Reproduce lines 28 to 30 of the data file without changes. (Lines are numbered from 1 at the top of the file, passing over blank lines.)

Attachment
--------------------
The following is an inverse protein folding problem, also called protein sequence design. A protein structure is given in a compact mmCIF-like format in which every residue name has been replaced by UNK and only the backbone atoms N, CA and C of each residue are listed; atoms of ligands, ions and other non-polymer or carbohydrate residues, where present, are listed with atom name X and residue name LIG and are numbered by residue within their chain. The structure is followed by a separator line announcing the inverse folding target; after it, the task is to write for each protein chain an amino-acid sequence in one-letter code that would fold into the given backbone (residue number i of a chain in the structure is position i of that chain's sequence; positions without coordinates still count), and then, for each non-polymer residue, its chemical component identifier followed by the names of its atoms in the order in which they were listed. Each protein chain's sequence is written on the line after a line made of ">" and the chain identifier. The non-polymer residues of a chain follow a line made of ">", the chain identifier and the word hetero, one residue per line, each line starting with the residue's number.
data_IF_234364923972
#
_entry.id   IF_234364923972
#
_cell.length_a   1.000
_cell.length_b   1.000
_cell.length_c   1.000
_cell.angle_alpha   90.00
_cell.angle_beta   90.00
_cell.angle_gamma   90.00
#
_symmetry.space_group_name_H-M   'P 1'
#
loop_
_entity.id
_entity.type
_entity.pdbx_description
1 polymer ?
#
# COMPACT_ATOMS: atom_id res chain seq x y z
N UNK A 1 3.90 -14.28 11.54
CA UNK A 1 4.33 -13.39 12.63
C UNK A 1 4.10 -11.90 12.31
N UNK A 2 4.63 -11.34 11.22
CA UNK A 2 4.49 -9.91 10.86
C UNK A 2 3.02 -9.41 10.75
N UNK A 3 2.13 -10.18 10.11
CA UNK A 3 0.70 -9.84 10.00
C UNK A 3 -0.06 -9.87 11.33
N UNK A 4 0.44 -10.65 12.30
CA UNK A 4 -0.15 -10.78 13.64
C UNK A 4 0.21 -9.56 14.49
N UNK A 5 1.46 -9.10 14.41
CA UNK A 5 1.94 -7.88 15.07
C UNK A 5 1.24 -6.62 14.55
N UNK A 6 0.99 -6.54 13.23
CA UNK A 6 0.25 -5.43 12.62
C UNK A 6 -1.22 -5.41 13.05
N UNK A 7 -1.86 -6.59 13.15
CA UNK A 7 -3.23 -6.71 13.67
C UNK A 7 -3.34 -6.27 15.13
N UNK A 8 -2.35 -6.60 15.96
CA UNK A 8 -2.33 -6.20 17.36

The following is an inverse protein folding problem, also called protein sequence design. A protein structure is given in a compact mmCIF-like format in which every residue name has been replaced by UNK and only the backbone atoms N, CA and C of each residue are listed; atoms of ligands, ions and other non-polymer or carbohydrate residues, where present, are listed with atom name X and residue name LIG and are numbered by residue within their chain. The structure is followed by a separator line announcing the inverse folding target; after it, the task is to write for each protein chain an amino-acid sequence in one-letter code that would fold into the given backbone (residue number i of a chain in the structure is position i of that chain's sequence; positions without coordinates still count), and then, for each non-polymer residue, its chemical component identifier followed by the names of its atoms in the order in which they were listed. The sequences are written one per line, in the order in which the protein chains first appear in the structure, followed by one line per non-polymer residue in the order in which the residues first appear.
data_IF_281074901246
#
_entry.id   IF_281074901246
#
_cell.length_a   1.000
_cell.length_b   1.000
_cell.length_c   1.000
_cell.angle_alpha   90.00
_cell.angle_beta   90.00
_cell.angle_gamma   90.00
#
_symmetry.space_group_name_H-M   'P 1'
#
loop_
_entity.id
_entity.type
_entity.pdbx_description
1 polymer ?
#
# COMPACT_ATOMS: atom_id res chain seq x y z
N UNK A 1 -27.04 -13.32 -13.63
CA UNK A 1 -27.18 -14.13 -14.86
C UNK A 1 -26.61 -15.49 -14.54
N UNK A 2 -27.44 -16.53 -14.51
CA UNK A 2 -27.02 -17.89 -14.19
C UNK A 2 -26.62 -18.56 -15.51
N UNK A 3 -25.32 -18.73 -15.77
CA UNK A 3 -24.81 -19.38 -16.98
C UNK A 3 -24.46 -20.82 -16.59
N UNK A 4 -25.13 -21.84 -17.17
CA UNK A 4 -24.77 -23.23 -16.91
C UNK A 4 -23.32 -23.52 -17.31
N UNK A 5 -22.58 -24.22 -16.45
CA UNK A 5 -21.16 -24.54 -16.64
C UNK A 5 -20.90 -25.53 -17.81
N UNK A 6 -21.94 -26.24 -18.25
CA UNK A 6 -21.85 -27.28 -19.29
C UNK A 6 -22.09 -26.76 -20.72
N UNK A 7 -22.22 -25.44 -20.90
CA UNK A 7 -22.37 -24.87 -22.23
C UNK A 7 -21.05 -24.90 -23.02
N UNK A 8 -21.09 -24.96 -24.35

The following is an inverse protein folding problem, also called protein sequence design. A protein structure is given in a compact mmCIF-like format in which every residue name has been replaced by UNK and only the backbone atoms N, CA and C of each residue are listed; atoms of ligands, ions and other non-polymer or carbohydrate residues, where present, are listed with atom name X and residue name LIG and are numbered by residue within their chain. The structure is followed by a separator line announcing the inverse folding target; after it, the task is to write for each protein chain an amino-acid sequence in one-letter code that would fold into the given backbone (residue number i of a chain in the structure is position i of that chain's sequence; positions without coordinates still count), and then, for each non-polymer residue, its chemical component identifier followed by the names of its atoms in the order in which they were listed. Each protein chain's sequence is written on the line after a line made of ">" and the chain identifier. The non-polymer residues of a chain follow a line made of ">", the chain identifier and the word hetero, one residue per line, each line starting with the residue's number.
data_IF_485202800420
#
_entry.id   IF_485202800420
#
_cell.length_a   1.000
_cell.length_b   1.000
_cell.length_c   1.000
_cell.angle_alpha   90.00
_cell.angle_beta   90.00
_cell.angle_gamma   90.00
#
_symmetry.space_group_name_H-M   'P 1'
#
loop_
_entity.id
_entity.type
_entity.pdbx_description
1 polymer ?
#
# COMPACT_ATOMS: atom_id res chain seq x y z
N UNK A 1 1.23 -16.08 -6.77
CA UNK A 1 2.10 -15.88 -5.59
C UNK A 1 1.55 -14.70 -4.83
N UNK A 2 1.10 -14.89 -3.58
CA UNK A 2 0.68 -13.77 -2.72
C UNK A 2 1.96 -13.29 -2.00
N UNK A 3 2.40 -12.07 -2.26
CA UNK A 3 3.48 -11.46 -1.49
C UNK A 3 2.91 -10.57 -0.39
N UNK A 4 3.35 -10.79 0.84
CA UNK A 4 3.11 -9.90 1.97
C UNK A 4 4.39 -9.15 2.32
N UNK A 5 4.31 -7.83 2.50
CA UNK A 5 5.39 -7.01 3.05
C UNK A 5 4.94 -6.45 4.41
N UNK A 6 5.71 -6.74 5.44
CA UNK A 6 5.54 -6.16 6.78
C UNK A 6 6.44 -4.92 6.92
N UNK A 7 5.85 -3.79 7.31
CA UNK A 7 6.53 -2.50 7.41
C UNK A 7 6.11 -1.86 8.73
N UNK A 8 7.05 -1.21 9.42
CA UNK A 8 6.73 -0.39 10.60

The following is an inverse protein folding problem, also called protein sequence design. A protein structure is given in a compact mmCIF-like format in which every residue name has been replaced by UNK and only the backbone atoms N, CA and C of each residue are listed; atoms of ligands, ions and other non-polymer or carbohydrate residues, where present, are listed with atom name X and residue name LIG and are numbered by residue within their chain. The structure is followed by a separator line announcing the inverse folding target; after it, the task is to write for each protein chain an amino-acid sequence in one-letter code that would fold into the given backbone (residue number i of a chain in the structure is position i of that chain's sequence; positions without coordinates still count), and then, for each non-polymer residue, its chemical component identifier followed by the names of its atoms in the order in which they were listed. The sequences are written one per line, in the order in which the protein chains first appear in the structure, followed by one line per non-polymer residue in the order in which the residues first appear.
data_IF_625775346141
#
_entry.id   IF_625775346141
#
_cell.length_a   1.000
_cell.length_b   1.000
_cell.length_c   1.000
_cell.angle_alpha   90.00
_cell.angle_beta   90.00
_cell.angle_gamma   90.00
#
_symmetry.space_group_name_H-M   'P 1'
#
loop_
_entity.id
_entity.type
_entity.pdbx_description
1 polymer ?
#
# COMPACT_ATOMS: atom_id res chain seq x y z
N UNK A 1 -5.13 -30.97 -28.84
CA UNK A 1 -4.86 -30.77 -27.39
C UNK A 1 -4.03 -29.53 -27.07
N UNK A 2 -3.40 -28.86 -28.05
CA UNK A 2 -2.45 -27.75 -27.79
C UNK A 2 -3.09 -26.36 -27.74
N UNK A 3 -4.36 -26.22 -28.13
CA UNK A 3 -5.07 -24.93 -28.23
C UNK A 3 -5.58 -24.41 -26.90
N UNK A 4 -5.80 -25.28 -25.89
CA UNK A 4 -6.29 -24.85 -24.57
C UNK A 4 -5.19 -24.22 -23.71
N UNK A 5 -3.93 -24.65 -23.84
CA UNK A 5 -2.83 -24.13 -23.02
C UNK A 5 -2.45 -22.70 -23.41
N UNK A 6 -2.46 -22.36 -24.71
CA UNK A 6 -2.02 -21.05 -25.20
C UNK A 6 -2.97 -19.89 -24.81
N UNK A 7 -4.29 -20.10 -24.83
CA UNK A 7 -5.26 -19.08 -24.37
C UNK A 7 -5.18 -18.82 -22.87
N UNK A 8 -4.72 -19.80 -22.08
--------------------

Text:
N UNK A 3 2.13 -10.18 10.11
CA UNK A 3 0.70 -9.84 10.00
C UNK A 3 -0.06 -9.87 11.33